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Prof. LI Weijun and Doctoral student WANG Yuanyuan and Prof. HUANG Jin from the College of Computer Science and Technology co-published latest research findings about optical absorption of black carbon aerosols

Editor: 邵丹蕾     Author:     Time: 2022-03-16      Number of visits :103

Recently, Prof. LI Weijun and Doctoral student WANG Yuanyuan from the School of Earth Sciences and Prof. HUANG Jin from  the College of Computer Science and Technology co-published their research findings about the optical absorption of black carbon (BC) aerosols in Journal of Geophysical Research: Atmospheres and Geophysical Research Letters.

BC, emitted by the incomplete combustion of biomass and fossil fuels, can strongly absorb sunlight in the atmosphere, affecting the regional and global climate through direct and indirect radiative forcing. However, it remains challenging to simulate its optical properties precisely. BC is featured by its complex fractal morphology and constantly changing mixing structure in the atmospheric aging process. As a consequence, the optical absorption of BC is still a controversial subject. At present, there are substantial distinctions between different studies in filed, laboratory, and modelling studies.

In the early 21st century, researchers cast doubt on the absorption of BC and its uncertain impact on global warming. Prof. Li has been dedicated to addressing this controversy in the past eight years. With numerous studies, LI Weijun et al. concluded that the optimal route was to obtain the images of the complex morphology and mixing structures of single BC particles via transmission electron microscopy observations, and then transform them into 3D optical models. Driven by this idea, Prof. Li, Prof. Huang, and Doctoral student WANG Yuanyuan co-developed the world’s first Electron-Microscope-to-BC-Simulation (EMBS) tool to construct realistic BC shape models with various morphology and mixing structures for optical calculations using a Discrete Dipole Approximation.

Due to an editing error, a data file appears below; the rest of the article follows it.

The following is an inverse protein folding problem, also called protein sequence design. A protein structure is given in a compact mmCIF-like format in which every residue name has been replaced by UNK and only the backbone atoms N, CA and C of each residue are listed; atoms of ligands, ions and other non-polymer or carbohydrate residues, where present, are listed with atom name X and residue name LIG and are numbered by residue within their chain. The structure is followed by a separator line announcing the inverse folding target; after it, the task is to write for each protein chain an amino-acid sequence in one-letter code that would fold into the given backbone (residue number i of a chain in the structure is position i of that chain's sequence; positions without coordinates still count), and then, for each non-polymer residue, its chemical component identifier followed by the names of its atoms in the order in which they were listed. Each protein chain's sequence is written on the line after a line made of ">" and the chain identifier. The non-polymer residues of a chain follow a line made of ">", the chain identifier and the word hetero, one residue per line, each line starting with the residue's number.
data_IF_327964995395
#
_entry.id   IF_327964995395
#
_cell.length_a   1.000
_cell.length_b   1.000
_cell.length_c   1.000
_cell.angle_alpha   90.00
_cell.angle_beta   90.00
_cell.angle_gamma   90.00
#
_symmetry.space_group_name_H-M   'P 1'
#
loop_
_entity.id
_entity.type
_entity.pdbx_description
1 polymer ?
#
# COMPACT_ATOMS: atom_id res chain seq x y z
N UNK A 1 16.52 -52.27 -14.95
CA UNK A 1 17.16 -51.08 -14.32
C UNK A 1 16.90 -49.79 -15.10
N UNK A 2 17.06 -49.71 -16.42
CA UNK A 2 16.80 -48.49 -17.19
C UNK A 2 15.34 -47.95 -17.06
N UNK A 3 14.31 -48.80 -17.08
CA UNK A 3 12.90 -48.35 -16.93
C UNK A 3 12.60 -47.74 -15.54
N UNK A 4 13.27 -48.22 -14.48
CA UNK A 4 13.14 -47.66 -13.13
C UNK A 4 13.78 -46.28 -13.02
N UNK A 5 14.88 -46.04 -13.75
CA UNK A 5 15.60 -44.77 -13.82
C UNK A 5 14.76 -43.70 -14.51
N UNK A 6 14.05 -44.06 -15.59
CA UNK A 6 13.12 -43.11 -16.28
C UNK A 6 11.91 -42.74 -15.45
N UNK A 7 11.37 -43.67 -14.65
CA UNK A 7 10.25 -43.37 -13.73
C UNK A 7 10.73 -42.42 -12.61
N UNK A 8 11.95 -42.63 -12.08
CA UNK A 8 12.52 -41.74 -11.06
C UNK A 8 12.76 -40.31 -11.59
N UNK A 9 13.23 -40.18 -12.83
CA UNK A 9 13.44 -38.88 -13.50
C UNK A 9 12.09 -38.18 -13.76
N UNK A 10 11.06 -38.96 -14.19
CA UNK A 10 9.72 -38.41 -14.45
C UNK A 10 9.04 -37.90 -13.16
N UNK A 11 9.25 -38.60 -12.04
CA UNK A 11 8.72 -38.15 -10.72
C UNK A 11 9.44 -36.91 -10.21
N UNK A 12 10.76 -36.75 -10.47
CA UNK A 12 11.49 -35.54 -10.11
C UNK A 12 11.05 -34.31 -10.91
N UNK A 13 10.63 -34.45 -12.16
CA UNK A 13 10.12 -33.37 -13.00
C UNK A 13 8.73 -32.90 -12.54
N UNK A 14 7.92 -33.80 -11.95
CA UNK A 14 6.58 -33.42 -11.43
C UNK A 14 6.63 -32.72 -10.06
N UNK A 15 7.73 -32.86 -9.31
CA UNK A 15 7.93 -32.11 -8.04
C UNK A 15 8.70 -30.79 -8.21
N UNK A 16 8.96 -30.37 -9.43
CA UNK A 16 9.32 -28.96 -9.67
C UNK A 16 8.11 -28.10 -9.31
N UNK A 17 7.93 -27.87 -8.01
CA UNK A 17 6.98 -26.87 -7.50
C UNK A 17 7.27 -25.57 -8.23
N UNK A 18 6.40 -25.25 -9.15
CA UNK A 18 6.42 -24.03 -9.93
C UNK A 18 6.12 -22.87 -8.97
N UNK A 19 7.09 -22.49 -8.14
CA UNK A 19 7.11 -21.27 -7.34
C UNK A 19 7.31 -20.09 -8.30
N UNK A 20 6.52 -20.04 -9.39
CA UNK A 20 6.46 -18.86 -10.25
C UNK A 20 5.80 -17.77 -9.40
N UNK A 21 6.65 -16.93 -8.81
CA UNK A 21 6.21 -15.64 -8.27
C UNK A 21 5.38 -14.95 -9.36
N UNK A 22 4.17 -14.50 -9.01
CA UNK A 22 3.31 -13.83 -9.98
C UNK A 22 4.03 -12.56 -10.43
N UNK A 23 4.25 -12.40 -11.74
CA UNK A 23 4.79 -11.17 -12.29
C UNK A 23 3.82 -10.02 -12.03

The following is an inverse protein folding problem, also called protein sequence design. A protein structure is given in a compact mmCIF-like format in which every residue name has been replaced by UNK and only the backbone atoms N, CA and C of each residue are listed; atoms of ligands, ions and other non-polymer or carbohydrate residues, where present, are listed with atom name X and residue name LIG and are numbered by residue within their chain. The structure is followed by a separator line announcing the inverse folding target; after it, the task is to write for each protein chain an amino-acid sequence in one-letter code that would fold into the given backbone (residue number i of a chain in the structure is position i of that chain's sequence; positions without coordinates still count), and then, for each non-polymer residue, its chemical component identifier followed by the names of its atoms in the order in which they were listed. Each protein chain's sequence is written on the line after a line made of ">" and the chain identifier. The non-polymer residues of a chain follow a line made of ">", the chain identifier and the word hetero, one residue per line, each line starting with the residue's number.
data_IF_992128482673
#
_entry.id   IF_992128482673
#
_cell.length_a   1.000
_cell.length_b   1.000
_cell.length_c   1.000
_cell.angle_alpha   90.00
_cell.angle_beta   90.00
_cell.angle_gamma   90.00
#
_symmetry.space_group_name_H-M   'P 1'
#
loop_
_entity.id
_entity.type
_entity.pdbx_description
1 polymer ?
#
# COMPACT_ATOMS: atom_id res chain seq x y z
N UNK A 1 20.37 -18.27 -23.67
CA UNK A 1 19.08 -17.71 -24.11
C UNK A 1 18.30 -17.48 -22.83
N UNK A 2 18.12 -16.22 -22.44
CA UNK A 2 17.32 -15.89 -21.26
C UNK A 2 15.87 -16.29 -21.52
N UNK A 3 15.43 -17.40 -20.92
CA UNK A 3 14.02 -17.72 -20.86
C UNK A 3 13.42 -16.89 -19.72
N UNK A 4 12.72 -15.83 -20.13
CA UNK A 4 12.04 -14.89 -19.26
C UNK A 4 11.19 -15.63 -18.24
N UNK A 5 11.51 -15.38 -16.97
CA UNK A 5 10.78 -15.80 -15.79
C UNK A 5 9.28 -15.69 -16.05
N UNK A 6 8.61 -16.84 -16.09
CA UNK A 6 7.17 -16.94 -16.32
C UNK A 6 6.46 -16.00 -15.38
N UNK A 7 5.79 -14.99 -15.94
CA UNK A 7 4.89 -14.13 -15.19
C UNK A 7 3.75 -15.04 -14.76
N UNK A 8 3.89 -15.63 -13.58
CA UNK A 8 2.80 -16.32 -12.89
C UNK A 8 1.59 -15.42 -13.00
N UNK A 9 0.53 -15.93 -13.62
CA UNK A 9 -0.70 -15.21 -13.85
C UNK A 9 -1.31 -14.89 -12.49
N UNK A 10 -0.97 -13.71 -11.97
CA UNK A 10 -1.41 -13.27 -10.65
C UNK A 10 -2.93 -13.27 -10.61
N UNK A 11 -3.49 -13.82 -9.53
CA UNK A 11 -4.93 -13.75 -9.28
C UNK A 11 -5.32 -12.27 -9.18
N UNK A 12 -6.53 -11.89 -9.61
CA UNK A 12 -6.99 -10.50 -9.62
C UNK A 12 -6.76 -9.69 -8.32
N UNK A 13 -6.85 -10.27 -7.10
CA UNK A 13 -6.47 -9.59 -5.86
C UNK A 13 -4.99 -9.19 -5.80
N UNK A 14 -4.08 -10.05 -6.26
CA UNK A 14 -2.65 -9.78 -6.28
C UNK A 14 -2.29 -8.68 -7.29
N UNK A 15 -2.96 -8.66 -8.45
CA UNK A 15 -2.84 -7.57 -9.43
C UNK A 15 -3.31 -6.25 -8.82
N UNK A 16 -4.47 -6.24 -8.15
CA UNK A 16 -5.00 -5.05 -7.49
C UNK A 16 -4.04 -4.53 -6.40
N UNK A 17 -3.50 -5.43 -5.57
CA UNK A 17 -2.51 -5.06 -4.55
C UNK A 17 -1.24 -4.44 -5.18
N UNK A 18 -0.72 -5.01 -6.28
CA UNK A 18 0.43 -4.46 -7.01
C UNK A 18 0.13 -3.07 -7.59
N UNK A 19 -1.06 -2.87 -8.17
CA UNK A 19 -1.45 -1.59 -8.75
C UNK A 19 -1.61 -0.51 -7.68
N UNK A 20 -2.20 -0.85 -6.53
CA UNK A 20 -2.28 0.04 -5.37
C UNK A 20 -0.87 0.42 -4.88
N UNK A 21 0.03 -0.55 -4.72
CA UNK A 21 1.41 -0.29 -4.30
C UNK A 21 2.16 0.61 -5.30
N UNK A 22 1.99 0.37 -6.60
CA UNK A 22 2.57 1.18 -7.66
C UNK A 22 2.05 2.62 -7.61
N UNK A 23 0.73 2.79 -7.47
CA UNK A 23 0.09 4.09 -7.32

This technological breakthrough acts as a new bridge between the microscopic morphology of realistic BC and optical simulation calculations, thus developed a new tool reduce the uncertainties in terms of optical simulation and assessment of climate effects. Meanwhile, the researchers developed a novel framework to predict the optical absorption of the atmospheric BC particle population. The study elaborated the evolution of the BC optical absorption in different environments. Therefore, the study is of considerable significance to BC optical simulation and assessment of climate effects.

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